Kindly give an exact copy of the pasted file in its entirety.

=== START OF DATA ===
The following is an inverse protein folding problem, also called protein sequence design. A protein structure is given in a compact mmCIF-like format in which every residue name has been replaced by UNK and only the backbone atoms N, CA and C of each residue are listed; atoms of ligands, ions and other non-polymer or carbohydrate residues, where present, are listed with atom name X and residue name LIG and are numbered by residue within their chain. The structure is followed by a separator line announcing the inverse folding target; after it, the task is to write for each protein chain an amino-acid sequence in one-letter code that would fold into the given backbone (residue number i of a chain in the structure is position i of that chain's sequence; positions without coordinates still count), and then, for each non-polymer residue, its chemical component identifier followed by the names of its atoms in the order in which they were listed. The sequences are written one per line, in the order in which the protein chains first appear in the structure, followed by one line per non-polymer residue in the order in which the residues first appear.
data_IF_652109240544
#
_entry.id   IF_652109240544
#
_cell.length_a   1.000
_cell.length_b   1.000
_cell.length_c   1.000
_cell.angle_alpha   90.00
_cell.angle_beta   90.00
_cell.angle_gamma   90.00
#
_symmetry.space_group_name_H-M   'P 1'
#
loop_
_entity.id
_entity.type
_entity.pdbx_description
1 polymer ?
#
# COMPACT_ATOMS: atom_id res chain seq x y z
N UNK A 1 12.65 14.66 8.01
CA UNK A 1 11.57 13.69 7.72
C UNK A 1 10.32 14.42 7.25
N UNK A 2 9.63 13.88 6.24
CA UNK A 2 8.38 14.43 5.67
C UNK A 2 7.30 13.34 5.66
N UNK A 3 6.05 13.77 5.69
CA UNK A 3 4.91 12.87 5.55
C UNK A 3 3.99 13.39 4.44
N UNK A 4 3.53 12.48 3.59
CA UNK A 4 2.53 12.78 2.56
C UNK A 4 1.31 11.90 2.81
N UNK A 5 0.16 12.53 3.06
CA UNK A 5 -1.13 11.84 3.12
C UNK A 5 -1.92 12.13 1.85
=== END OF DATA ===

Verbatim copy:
The following is an inverse protein folding problem, also called protein sequence design. A protein structure is given in a compact mmCIF-like format in which every residue name has been replaced by UNK and only the backbone atoms N, CA and C of each residue are listed; atoms of ligands, ions and other non-polymer or carbohydrate residues, where present, are listed with atom name X and residue name LIG and are numbered by residue within their chain. The structure is followed by a separator line announcing the inverse folding target; after it, the task is to write for each protein chain an amino-acid sequence in one-letter code that would fold into the given backbone (residue number i of a chain in the structure is position i of that chain's sequence; positions without coordinates still count), and then, for each non-polymer residue, its chemical component identifier followed by the names of its atoms in the order in which they were listed. The sequences are written one per line, in the order in which the protein chains first appear in the structure, followed by one line per non-polymer residue in the order in which the residues first appear.
data_IF_652109240544
#
_entry.id   IF_652109240544
#
_cell.length_a   1.000
_cell.length_b   1.000
_cell.length_c   1.000
_cell.angle_alpha   90.00
_cell.angle_beta   90.00
_cell.angle_gamma   90.00
#
_symmetry.space_group_name_H-M   'P 1'
#
loop_
_entity.id
_entity.type
_entity.pdbx_description
1 polymer ?
#
# COMPACT_ATOMS: atom_id res chain seq x y z
N UNK A 1 12.65 14.66 8.01
CA UNK A 1 11.57 13.69 7.72
C UNK A 1 10.32 14.42 7.25
N UNK A 2 9.63 13.88 6.24
CA UNK A 2 8.38 14.43 5.67
C UNK A 2 7.30 13.34 5.66
N UNK A 3 6.05 13.77 5.69
CA UNK A 3 4.91 12.87 5.55
C UNK A 3 3.99 13.39 4.44
N UNK A 4 3.53 12.48 3.59
CA UNK A 4 2.53 12.78 2.56
C UNK A 4 1.31 11.90 2.81
N UNK A 5 0.16 12.53 3.06
CA UNK A 5 -1.13 11.84 3.12
C UNK A 5 -1.92 12.13 1.85